Detaining children should only ever be a measure of “last resort” and, crucially, “for the shortest appropriate period of time”. It must also “not be arbitrary”. Those words come from Article 37 of the UN Convention on the Rights of the Child (1989), which Australia is not only a signatory of but was also centrally involved during its creation. When children might need to be briefly detained (for instance while health checks are being carried out) there are minimum standards for their protection, also set out in the Convention on the Rights of the Child including that they “should be treated with humanity and respect”, “they should not suffer torture or cruel, inhuman, or degrading treatment or punishment”, and whoever is responsible for the child (parent or legal guardian) must protect them from “all forms of physical or mental violence, injury, or abuse”. Across all these standards Australia has failed, the Report makes that perfectly clear.

Risk to Democratic Process

The government’s response to the AHRC’s report was also troubling. Prime Minister Abbott slammed it as ‘partisan’ despite it covering periods of both Labour and Liberal governments, and other ministers criticised the AHRC, President Triggs herself, and the media coverage of the report.

The response of the government—personal attacks rather than engaging the issues—is concerning for democracy, justice, and public debate in this country. The AHRC, along with other bodies are independent statutory bodies under Australian law. Danielle Celermajer, writing in The Conversation argues that “democracy is not a partisan issue”. The Australian Bar Association, the Law Council of Australia, and a group of 50 academics have all written statements or letters saying the attacks on the AHRC and Triggs herself undermine confidence in our system of justice and political processes.

Many experts are vocal about not only of what the findings tell us, the inadequacy of the government’s response, but also are expressing strong disapproval that the government has ruled out an royal commission into children in immigration detention.

There are complex reasons why people seek asylum, and in our contemporary world these issues are going to continue to become more complex and more pressing. Similarly, there are tensions between need to uphold security for all Australians and our national and international obligations to others. Triggs said “it is imperative that Australian governments never again use the lives of children to achieve political or strategic advantage…Australia is better than this.” The  to the Report notes the way we treat asylum seekers “goes to the core of our identity as a nation”. The gut-wrenching, difficult findings of The Forgotten Children ask our politicians and all Australians to think carefully about how (and with whose suffering) we want to construct our identity as a nation. The stories told by the children themselves within its pages demand nothing less.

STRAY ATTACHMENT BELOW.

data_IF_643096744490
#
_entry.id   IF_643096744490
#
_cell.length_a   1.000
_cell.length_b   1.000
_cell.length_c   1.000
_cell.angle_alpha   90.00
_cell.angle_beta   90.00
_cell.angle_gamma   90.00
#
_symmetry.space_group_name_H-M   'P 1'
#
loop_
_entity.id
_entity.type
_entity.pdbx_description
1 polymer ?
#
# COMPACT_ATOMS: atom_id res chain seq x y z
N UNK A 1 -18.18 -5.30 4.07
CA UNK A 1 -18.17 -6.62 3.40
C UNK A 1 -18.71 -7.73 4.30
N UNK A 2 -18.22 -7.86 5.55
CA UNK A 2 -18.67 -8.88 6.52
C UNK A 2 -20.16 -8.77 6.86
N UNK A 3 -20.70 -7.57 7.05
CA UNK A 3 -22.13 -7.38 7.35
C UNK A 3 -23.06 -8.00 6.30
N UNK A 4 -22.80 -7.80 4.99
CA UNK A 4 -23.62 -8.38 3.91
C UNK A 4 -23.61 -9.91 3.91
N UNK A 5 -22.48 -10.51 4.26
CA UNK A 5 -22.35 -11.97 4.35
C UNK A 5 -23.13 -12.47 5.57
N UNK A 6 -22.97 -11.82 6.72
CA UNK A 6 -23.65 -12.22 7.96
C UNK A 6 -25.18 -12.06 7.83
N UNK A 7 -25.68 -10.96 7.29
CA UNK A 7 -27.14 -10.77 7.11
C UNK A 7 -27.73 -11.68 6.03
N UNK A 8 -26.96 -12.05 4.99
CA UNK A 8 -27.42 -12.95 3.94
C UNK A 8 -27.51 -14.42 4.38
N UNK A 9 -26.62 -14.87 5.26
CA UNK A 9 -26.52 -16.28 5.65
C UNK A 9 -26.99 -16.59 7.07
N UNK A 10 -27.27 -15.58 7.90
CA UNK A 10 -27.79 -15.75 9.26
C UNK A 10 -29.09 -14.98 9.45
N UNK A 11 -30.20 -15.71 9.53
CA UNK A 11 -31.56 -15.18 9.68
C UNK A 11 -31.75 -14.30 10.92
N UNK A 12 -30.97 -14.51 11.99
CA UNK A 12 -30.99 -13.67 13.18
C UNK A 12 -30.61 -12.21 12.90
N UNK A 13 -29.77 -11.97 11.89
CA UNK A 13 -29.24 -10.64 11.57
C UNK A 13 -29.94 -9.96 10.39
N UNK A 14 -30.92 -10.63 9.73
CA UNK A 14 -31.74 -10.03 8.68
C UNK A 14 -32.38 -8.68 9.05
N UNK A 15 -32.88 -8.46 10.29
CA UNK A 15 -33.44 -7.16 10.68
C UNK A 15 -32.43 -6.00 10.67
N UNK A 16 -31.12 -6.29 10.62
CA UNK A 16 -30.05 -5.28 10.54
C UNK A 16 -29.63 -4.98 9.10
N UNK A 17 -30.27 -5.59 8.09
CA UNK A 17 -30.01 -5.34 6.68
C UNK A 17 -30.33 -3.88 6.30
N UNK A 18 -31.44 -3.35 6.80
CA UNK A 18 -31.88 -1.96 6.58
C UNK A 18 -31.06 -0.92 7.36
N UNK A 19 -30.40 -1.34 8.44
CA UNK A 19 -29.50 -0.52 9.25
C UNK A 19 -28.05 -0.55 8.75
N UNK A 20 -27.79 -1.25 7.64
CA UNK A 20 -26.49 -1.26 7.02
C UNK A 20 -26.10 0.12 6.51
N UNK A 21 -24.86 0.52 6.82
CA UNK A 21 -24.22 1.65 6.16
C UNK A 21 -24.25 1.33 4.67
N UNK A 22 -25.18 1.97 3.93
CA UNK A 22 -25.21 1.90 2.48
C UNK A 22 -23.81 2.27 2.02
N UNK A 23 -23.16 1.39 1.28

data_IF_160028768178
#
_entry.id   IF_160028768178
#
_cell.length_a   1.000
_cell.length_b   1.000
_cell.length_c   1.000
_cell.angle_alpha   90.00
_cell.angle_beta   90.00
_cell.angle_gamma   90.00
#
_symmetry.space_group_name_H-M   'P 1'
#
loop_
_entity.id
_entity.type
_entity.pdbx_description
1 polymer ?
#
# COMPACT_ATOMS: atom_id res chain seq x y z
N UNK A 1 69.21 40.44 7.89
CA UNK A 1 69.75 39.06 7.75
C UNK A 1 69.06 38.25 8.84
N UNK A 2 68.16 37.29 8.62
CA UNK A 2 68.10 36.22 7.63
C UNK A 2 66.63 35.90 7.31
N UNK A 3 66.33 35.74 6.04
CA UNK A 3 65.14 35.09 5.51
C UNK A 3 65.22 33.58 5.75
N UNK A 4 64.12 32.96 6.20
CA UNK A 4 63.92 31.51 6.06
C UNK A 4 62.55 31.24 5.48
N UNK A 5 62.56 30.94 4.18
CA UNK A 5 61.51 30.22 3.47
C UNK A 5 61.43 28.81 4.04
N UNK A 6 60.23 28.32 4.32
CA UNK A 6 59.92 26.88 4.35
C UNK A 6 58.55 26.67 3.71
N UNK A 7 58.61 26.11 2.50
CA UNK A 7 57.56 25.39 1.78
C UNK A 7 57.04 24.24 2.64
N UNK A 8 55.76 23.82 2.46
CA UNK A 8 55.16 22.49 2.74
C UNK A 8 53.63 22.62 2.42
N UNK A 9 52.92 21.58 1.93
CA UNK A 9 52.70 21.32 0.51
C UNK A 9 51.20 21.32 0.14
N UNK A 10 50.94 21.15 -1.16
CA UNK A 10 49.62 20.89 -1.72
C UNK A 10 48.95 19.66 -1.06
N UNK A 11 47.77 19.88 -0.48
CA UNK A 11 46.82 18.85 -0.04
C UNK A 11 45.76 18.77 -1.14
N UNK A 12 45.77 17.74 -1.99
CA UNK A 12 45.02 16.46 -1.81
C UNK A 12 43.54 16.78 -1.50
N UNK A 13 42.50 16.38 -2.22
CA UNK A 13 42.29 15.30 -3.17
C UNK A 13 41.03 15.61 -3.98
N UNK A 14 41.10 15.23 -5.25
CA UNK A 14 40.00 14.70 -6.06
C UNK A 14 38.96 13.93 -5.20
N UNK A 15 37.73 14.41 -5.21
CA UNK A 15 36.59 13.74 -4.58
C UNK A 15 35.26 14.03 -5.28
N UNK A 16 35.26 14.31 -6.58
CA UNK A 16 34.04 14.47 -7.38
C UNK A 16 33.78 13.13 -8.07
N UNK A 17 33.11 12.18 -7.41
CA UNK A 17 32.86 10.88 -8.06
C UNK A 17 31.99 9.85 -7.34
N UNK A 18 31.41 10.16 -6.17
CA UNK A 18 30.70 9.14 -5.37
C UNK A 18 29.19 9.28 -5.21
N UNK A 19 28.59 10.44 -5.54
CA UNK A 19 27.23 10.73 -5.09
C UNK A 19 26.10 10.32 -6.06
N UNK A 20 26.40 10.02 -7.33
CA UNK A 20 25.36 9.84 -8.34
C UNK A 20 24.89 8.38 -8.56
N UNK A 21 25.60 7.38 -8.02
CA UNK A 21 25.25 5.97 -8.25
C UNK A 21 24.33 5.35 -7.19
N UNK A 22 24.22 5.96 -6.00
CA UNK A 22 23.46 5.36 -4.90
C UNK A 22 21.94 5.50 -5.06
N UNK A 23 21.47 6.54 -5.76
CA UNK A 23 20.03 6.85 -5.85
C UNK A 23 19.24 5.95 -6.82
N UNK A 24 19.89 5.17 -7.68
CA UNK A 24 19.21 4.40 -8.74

International Journal For Crime, Justice and Social Democracy, Vol 3 (3) will be pubished 1 December 2014

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A bumper end of year edition of the International Journal for Crime, Justice and Social Democracy was published on 1 December 2014.

This edition brings a selection of authors from across the northern and southern hemispheres together to address several key themes around sexual violence, risk and sex offending, the politics of law reform – in criminal law and Native Title legislation –   and yet more examples of the dysfunction of prisons as  a method of ‘correction’ in both Australia and Canada.